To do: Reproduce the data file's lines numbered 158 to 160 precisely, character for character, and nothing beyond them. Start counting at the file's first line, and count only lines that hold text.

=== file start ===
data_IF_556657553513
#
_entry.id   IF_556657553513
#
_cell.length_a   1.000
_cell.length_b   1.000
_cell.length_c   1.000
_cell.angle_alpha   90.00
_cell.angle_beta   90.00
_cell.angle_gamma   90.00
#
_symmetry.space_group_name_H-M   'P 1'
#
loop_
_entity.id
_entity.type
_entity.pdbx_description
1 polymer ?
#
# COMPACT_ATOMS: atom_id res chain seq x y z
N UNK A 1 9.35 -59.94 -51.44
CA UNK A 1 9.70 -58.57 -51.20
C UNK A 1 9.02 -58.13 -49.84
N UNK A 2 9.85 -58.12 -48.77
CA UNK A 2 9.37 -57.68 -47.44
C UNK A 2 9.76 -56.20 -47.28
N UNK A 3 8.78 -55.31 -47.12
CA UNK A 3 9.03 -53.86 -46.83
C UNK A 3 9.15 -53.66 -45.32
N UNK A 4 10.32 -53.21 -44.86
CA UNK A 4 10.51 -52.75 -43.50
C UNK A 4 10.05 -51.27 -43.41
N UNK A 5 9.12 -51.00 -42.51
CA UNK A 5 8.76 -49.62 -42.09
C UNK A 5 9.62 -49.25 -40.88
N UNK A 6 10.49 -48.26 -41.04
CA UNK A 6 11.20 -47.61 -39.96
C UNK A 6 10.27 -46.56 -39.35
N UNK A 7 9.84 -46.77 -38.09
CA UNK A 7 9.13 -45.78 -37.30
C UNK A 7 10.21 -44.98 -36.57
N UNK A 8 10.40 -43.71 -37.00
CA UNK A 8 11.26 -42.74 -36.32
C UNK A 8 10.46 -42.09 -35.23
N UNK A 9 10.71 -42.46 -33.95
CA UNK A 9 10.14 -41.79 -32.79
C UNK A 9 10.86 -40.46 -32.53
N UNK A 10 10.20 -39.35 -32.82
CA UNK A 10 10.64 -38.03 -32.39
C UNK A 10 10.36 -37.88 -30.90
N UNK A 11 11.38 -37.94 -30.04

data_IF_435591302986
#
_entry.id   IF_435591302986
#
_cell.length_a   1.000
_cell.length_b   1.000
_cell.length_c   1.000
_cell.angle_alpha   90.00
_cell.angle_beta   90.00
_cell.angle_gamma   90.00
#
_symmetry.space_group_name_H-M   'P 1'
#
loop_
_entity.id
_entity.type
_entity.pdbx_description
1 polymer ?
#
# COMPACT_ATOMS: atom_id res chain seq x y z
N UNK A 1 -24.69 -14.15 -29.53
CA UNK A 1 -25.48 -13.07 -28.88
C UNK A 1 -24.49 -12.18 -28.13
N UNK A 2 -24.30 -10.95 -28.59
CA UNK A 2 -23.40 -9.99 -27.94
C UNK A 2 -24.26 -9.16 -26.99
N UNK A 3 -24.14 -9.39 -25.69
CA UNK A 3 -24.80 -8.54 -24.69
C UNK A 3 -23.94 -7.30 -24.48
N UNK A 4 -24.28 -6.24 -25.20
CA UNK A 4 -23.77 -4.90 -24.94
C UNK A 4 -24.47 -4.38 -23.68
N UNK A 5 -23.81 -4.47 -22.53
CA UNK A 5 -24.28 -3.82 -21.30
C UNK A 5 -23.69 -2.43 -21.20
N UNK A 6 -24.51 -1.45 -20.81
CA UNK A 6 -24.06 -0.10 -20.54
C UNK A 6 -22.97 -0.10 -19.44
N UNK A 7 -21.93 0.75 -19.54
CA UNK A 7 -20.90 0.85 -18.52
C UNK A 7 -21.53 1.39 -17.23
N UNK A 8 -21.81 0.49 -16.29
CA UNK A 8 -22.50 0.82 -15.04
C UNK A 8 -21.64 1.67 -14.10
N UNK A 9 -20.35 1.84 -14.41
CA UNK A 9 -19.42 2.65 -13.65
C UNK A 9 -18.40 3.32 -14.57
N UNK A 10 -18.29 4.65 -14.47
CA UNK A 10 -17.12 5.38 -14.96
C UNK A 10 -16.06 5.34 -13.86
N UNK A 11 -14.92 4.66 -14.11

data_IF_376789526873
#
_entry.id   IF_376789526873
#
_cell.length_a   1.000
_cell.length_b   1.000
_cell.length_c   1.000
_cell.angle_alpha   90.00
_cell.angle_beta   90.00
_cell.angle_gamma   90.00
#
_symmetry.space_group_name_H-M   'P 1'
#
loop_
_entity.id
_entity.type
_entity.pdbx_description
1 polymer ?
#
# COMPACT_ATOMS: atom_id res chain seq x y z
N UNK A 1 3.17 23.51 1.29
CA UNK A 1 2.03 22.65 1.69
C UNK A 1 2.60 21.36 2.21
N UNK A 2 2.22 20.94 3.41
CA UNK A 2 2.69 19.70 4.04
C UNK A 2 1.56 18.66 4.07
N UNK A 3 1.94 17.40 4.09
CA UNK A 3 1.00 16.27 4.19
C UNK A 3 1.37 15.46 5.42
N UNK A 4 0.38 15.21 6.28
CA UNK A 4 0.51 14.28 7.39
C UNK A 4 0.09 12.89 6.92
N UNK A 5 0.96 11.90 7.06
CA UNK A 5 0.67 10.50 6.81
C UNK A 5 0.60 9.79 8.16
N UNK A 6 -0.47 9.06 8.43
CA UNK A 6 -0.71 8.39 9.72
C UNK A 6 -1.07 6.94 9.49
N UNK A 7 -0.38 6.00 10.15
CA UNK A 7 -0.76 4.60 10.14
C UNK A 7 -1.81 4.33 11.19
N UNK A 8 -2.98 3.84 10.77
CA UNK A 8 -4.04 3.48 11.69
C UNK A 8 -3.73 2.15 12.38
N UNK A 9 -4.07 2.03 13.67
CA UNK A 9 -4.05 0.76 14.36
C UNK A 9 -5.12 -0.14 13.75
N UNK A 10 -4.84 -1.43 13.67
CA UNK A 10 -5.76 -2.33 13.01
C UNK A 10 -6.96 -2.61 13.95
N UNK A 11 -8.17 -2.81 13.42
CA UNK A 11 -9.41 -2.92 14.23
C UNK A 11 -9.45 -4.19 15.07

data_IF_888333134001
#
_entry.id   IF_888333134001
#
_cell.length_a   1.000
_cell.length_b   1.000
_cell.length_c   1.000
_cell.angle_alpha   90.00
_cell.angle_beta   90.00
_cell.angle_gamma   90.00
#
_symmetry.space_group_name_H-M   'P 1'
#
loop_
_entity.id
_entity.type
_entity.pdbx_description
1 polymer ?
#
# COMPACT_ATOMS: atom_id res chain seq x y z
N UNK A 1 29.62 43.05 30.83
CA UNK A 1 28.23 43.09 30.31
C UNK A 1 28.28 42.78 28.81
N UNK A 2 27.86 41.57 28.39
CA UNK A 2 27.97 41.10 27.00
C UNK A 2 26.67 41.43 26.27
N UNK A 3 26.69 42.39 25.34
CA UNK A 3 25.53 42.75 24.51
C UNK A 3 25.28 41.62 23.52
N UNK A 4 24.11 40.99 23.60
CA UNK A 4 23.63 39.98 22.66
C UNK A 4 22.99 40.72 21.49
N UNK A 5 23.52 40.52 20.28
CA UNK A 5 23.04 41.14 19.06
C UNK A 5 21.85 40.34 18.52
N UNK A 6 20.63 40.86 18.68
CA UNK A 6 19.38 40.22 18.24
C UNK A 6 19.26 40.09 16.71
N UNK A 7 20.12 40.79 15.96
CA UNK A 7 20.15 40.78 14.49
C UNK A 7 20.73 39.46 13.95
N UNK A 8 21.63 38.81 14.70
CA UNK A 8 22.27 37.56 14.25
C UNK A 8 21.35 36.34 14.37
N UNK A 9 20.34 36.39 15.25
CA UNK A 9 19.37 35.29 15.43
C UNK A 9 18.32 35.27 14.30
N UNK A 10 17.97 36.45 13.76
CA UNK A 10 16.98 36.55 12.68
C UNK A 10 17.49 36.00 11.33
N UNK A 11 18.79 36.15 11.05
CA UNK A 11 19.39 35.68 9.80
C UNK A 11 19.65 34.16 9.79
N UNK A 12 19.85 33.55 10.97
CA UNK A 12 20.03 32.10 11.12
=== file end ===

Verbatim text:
_entry.id   IF_888333134001
#
_cell.length_a   1.000